What's good for corporations is not always good for America in 2018

What's good for corporations is not always good for America in 2018
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Over 60 years ago, the CEO of General Motors, “Engine Charlie” Wilson, said that “what was good for GM was good for America.”  His offhand remark sparked an ideological debate that continues to this day.

Pundits claimed that among other things, Engine Charlie’s belief ignores the issues of democratic representation, worker-management relations and how profits are distributed.


Still, underlying his remark is a straightforward argument that many Americans find compelling: Economic policies that help GM will cause GM to prosper, enabling GM to hire more American workers, thus boosting worker incomes, strengthening communities and supporting a better life for Americans. Similarly, trade policies that benefit GM will necessarily benefit America.


Seven decades later, Engine Charlie’s argument apparently endures as the basis for the structure of the U.S. government’s official trade policy advisory bodies.

Created in the early 1970s as part of the legal framework for ensuring that U.S. trade policy and trade negotiating objectives reflect U.S. interests, the advisory committee system is managed by the U.S. Trade Representative in cooperation with other economic policy agencies, such as Commerce and the Department of Agriculture.

There are 28 subject- or sector-specific advisory committees with a total membership of around 700 citizen advisors. Although most Americans are unaware of its existence, this advisory committee system forms a key component of how U.S. trade policy is shaped and how goals and priorities are determined.

The interests of the appointed committee members are likely to be afforded priority consideration in the development of our trade policy.

Despite some important moves toward reform, from their founding to the current day, the trade policy advisory committee system remains dominated by U.S. corporate interests.

The most important change in recent decades has been the establishment of specialized committees to advise on trade-related labor and environmental concerns, reflecting the desire that U.S. trade policy take due account of the importance of not allowing trade to come at the expense of worker rights or protection of the environment.

But the enduring corporate dominance of the broader advisory committees can be seen in the composition of the flagship Advisory Committee for Trade Policy and Negotiations (ACTPN). Of the 21 individuals currently listed as ACTPN members, more than three-quarters are representatives of U.S. business.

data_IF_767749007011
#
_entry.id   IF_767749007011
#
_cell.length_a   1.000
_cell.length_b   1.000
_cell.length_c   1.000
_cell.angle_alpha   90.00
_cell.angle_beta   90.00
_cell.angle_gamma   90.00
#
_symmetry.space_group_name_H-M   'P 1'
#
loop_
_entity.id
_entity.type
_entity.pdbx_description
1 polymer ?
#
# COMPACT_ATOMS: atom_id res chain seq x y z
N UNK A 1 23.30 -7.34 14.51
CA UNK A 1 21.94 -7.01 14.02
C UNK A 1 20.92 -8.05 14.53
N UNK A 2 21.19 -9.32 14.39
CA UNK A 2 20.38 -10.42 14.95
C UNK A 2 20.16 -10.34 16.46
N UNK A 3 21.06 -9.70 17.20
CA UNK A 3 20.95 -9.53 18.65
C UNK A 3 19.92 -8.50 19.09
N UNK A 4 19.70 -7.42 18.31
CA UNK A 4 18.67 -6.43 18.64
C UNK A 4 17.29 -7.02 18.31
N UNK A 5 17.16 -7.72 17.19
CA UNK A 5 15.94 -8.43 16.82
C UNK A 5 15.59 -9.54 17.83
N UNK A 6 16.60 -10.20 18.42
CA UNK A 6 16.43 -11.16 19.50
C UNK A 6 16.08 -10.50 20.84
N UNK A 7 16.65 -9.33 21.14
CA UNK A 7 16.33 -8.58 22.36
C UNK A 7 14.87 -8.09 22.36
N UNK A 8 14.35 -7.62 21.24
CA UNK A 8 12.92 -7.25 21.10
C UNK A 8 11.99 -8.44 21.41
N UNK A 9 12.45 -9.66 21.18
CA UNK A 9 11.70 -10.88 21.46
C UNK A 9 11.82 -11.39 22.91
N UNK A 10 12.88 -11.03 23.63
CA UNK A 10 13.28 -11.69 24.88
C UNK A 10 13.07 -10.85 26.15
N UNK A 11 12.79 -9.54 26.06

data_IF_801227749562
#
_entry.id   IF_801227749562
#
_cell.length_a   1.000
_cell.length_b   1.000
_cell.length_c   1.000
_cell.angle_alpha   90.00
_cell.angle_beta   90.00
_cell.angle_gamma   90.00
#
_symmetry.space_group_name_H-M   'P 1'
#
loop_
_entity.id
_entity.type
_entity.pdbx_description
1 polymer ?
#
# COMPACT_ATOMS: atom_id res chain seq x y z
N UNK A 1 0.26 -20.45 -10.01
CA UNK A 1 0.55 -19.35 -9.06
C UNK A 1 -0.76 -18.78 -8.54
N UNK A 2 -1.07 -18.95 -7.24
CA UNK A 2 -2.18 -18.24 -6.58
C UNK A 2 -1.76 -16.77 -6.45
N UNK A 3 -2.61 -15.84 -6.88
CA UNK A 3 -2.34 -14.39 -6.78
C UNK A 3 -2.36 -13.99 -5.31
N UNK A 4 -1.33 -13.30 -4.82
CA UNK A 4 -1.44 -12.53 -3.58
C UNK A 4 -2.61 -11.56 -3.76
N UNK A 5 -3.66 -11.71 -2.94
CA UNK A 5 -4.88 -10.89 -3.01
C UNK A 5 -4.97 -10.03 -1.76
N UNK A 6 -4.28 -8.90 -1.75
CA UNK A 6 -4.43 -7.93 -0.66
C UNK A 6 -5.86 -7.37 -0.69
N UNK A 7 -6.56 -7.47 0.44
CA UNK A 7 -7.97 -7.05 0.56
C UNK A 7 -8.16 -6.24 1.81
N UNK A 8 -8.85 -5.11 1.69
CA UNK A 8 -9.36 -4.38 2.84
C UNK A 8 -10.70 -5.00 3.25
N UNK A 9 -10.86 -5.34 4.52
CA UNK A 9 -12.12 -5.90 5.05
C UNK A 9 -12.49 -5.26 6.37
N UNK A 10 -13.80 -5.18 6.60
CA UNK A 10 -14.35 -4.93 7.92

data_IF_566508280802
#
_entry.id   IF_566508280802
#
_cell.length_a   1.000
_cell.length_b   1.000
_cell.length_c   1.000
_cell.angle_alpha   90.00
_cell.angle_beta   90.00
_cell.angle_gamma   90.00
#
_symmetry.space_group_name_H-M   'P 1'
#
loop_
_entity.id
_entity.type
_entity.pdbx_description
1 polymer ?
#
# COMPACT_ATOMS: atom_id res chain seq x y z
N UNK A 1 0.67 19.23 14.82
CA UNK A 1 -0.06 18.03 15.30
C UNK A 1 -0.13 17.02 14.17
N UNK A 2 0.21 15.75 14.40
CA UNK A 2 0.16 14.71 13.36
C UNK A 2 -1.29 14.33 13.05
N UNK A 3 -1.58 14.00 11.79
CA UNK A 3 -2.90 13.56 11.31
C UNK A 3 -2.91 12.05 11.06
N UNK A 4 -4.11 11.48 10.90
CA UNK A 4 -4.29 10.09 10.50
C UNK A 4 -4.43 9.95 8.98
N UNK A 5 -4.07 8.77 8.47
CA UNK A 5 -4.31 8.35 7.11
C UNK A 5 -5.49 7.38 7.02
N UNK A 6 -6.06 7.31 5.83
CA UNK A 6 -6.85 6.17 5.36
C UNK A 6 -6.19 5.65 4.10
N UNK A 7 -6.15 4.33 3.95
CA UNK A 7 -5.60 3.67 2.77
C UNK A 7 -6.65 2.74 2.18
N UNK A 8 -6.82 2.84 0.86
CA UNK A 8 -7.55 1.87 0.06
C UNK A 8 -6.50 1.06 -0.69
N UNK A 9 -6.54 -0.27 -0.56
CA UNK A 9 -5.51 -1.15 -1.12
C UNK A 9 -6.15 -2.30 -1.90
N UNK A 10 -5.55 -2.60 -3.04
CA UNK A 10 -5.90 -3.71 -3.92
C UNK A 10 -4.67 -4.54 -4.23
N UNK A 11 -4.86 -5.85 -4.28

The remainder — less than one-fourth of the total — are representatives of labor unions or environmental groups. Presumably, Engine Charlie and kindred spirits would see no problem with this arrangement given their belief that the advisory committee’s promotion of corporate interests will result in the promotion of larger American interests as well. 

When these advisory committees were conceived in the early 1970s, global trade as a percentage of the U.S. economy was no more than 10 percent and issues such as the employment impact of global supply chains was the stuff of futurologists.

Today, global trade accounts for around 30 percent of our economy, and its many and mixed effects on the American workforce have been felt in communities across America.

One lesson we can draw from the 2016 election is that an Engine Charlie-esque trade policy advisory structure that implicitly identifies the interests of corporate America with all of America is now wildly out of touch with the realities of the reach and disparate effects of international trade on American society.

What we need is an advisory structure more in keeping with the complex realities of the 2018 American economy and society. What is currently lacking is a sense of democratic representation and proportion.

We need representatives who can champion the benefits of globalization, but we also need representatives who can represent the many Americans who feel left out the globalization boom — those Americans who flocked to Donald TrumpDonald John TrumpBiden adds to vote margin over Trump after Milwaukee County recount Krebs says allegations of foreign interference in 2020 election 'farcical'  Republicans ready to become deficit hawks again under a President Biden MORE’s anti-globalization message.

There are many knowledgeable private-sector researchers who could be recruited, along with many local community organizations that have first-hand experience in dealing with the challenges cities and towns across America brought about by globalization.

Another possibility is to have a number of open, or rotating membership seats that could be utilized for advisory committee meetings in communities across America in which local representatives are deputized and invited to provide their views.

Broadening the advisory committee representation to incorporate currently underrepresented, disaffected groups and moving some of the process outside the Beltway would go a long way toward rebuilding a consensus on trade, addressing the current democratic deficit in these advisory committees and making them what they ought to be: of the people, by the people and for the people.  

Michael J. Delaney is a trade policy consultant for TransNational Strategy Group, a commercial, economic/political and policy consultancy providing services to private sector and sovereign government clients. Previously, Delaney worked as a State Department foreign service economic/commercial officer and at the Office of the U.S. Trade Representative (USTR) as assistant USTR for South and Central Asia and Iraq.